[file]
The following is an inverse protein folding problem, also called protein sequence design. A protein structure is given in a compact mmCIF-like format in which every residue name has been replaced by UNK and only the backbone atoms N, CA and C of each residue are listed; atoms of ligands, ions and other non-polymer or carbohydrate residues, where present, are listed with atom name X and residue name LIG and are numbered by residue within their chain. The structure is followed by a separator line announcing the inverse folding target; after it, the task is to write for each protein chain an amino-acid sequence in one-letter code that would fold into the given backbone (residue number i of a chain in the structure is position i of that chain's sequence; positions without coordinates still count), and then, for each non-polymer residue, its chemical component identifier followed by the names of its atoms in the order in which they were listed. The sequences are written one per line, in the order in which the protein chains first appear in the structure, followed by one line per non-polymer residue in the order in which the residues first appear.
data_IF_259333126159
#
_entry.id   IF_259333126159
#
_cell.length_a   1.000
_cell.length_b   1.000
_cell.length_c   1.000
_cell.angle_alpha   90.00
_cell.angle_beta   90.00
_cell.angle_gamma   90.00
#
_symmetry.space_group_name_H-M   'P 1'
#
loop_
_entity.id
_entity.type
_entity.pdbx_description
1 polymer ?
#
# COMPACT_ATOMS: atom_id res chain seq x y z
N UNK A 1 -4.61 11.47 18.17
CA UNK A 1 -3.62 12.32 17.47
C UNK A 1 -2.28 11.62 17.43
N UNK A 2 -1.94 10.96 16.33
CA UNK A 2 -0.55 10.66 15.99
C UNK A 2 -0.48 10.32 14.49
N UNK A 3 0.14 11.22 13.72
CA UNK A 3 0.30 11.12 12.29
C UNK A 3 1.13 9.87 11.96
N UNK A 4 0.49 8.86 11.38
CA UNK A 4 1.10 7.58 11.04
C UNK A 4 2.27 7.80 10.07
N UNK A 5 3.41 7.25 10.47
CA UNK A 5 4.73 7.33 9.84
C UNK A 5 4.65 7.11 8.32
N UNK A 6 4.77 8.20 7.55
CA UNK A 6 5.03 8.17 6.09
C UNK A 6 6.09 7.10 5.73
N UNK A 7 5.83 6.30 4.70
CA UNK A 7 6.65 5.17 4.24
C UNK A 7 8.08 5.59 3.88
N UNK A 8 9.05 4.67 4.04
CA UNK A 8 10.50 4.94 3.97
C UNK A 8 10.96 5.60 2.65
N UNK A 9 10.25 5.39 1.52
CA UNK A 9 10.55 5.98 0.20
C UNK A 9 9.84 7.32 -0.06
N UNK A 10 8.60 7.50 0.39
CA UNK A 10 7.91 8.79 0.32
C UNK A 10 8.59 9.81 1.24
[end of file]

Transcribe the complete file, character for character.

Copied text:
The following is an inverse protein folding problem, also called protein sequence design. A protein structure is given in a compact mmCIF-like format in which every residue name has been replaced by UNK and only the backbone atoms N, CA and C of each residue are listed; atoms of ligands, ions and other non-polymer or carbohydrate residues, where present, are listed with atom name X and residue name LIG and are numbered by residue within their chain. The structure is followed by a separator line announcing the inverse folding target; after it, the task is to write for each protein chain an amino-acid sequence in one-letter code that would fold into the given backbone (residue number i of a chain in the structure is position i of that chain's sequence; positions without coordinates still count), and then, for each non-polymer residue, its chemical component identifier followed by the names of its atoms in the order in which they were listed. The sequences are written one per line, in the order in which the protein chains first appear in the structure, followed by one line per non-polymer residue in the order in which the residues first appear.
data_IF_259333126159
#
_entry.id   IF_259333126159
#
_cell.length_a   1.000
_cell.length_b   1.000
_cell.length_c   1.000
_cell.angle_alpha   90.00
_cell.angle_beta   90.00
_cell.angle_gamma   90.00
#
_symmetry.space_group_name_H-M   'P 1'
#
loop_
_entity.id
_entity.type
_entity.pdbx_description
1 polymer ?
#
# COMPACT_ATOMS: atom_id res chain seq x y z
N UNK A 1 -4.61 11.47 18.17
CA UNK A 1 -3.62 12.32 17.47
C UNK A 1 -2.28 11.62 17.43
N UNK A 2 -1.94 10.96 16.33
CA UNK A 2 -0.55 10.66 15.99
C UNK A 2 -0.48 10.32 14.49
N UNK A 3 0.14 11.22 13.72
CA UNK A 3 0.30 11.12 12.29
C UNK A 3 1.13 9.87 11.96
N UNK A 4 0.49 8.86 11.38
CA UNK A 4 1.10 7.58 11.04
C UNK A 4 2.27 7.80 10.07
N UNK A 5 3.41 7.25 10.47
CA UNK A 5 4.73 7.33 9.84
C UNK A 5 4.65 7.11 8.32
N UNK A 6 4.77 8.20 7.55
CA UNK A 6 5.03 8.17 6.09
C UNK A 6 6.09 7.10 5.73
N UNK A 7 5.83 6.30 4.70
CA UNK A 7 6.65 5.17 4.24
C UNK A 7 8.08 5.59 3.88
N UNK A 8 9.05 4.67 4.04
CA UNK A 8 10.50 4.94 3.97
C UNK A 8 10.96 5.60 2.65
N UNK A 9 10.25 5.39 1.52
CA UNK A 9 10.55 5.98 0.20
C UNK A 9 9.84 7.32 -0.06
N UNK A 10 8.60 7.50 0.39
CA UNK A 10 7.91 8.79 0.32
C UNK A 10 8.59 9.81 1.24